This was almost an act of self-preservation. Bonucci was then, the poster boy for Milan’s misspent summer windfall, performing way below the high standards set during seven superb years in Turin.
Milan were swatted aside on that day in a deflated San Siro. Much has changed since.
Central to this has been the improved form of Bonucci. He now leads a defence that has kept clean sheets in its last three away matches in Serie A.
A positive reception from the Allianz crowd is anything-but certain. The same can’t be said about the shackles he will throw on Gonzalo Higuain and Paulo Dybala.
MASTER AND APPRENTICE
These are uncertain times for Italian football as the reality they will miss out on World Cup 2018 continues to sink in.
But one area in which they can remain bullish is the quality of their coaches.
November’s decision by Milan, ridiculed at the time, to dispense with Vincenzo Montella and promote club legend Gennaro Gattuso from the Primavera has proven a masterstroke.
The imminent signing of a contract extension is just reward for his remarkable turnaround. This includes a 10-game unbeaten run in Serie A and growing possibility Milan’s tumultuous campaign could yet end with a return to the Champions League for the first time since 2013/14.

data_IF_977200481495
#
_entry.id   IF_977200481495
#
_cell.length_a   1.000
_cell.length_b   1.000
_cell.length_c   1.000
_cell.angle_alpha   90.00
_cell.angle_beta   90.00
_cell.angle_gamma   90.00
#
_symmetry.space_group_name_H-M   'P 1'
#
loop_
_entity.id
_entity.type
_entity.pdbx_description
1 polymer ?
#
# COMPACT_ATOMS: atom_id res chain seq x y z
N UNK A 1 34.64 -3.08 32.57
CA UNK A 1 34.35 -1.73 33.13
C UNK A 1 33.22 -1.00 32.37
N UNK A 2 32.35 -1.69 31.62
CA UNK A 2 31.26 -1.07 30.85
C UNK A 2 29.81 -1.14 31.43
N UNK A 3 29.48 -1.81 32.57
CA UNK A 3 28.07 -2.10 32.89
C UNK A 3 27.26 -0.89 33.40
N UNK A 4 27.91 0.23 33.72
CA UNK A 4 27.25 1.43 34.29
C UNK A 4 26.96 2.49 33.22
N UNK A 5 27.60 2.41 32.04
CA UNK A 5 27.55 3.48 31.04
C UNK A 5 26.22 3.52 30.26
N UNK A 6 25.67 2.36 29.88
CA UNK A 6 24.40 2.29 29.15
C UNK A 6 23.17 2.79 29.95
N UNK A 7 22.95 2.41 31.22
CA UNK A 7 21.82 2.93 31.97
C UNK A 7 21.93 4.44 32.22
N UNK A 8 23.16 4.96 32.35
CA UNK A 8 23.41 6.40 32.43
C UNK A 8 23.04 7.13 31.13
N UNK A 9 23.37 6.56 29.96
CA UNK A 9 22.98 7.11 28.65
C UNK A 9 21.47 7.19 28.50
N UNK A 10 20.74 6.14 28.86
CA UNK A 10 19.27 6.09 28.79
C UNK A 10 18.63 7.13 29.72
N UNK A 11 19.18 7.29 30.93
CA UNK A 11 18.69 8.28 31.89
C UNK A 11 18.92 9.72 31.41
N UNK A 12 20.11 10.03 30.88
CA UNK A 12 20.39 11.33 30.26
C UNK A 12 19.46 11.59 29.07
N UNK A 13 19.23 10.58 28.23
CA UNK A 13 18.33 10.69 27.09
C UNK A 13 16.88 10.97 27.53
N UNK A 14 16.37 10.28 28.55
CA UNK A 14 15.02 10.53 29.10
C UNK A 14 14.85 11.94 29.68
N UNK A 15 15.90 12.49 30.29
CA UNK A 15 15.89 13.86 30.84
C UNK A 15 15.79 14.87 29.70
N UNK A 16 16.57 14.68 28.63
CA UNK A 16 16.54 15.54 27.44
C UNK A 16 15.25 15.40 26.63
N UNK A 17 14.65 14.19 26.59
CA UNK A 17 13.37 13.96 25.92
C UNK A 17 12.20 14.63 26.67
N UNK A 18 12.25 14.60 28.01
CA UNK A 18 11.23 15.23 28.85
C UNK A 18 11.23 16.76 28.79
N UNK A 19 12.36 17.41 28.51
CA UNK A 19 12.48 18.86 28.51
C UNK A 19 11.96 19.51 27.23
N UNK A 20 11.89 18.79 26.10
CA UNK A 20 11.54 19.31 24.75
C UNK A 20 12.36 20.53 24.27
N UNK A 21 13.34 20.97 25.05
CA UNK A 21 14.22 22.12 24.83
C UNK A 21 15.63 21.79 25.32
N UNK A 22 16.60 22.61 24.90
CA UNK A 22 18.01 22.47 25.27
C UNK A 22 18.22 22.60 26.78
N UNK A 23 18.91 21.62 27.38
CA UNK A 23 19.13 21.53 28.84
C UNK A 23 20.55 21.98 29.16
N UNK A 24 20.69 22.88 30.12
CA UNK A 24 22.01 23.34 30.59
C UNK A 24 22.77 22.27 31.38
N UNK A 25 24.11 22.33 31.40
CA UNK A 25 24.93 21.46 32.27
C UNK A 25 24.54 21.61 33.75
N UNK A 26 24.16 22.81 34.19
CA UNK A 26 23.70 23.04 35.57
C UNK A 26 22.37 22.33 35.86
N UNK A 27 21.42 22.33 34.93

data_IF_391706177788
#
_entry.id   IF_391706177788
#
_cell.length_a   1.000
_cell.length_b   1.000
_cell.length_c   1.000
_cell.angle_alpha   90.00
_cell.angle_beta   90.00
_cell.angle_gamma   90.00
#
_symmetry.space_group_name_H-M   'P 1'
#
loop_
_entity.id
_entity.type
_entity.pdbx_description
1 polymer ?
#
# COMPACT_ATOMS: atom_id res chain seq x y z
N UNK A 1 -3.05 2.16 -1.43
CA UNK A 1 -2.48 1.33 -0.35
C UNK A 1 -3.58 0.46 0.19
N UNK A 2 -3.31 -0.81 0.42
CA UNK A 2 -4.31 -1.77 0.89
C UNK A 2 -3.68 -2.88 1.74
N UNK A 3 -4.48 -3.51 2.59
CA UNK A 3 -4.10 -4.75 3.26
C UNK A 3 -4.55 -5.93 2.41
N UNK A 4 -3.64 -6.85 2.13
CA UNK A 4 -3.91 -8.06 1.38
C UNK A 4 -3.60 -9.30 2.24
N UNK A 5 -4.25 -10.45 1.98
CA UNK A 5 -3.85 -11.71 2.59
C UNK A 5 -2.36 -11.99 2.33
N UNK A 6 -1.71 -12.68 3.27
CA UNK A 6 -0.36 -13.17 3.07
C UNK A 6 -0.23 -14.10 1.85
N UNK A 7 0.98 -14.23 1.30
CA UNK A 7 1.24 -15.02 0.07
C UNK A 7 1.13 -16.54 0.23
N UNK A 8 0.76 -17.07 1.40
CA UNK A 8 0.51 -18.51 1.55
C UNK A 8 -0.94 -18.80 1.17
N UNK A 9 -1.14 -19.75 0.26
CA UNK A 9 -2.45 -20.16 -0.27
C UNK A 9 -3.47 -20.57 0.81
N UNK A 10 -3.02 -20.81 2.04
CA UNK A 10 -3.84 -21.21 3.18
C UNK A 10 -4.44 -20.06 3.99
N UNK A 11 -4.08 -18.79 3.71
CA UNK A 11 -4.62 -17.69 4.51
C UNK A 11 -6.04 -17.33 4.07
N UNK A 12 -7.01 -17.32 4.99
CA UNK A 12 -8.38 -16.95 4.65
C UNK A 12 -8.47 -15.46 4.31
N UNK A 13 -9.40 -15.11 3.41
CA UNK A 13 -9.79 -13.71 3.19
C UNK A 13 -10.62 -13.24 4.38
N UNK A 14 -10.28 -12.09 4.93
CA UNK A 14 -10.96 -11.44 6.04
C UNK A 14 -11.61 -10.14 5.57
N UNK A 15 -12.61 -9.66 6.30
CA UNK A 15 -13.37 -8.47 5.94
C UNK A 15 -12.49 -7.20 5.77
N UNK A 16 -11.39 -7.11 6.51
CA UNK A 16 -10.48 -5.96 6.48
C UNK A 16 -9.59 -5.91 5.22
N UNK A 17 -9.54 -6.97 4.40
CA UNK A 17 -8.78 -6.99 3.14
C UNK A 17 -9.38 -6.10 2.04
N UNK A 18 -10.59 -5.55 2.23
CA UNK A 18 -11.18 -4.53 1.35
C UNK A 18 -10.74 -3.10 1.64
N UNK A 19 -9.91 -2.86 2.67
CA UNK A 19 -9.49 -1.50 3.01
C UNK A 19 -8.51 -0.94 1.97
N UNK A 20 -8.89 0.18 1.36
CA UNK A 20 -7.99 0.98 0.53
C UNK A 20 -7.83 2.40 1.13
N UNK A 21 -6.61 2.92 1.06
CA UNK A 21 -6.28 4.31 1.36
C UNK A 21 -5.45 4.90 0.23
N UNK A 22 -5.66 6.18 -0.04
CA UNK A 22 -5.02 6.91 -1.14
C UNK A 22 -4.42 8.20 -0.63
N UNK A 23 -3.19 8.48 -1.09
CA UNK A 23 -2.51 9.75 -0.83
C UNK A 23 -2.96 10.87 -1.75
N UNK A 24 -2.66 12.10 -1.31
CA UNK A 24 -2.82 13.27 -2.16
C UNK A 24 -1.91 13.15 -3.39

In the opposite corner, Massimiliano Allegri is coveted across the continent. He is the master to Gattuso’s apprentice.
He was in charge of Milan the last time they won this fixture in March 2011. The scorer that day? None other than Gattuso.
OLD LADY’S JUGGLING ACT
The business end of the season is upon Juve.
They are locked in Europe’s only title race among the big-five leagues and have the small matter to come of Tuesday’s visit of Real Madrid in the Champions League’s quarter-finals.
After usurping Napoli at the top before the international break for the first time since September, they are determined to make it seven titles in a row.
Equally, this historic period for the Old Lady has a glaring omission – two appearances in the continental final have delivered two painful losses.
Instant revenge against 2016/17 conquerors Madrid is at hand. To do this, careful squad management is required.
Fortunately for Allegri, he can now count on the likes of Croatia striker Mario Mandzukic and Colombia winger Juan Cuadrado.
Smart rotation of his resources is key for the challenges ahead.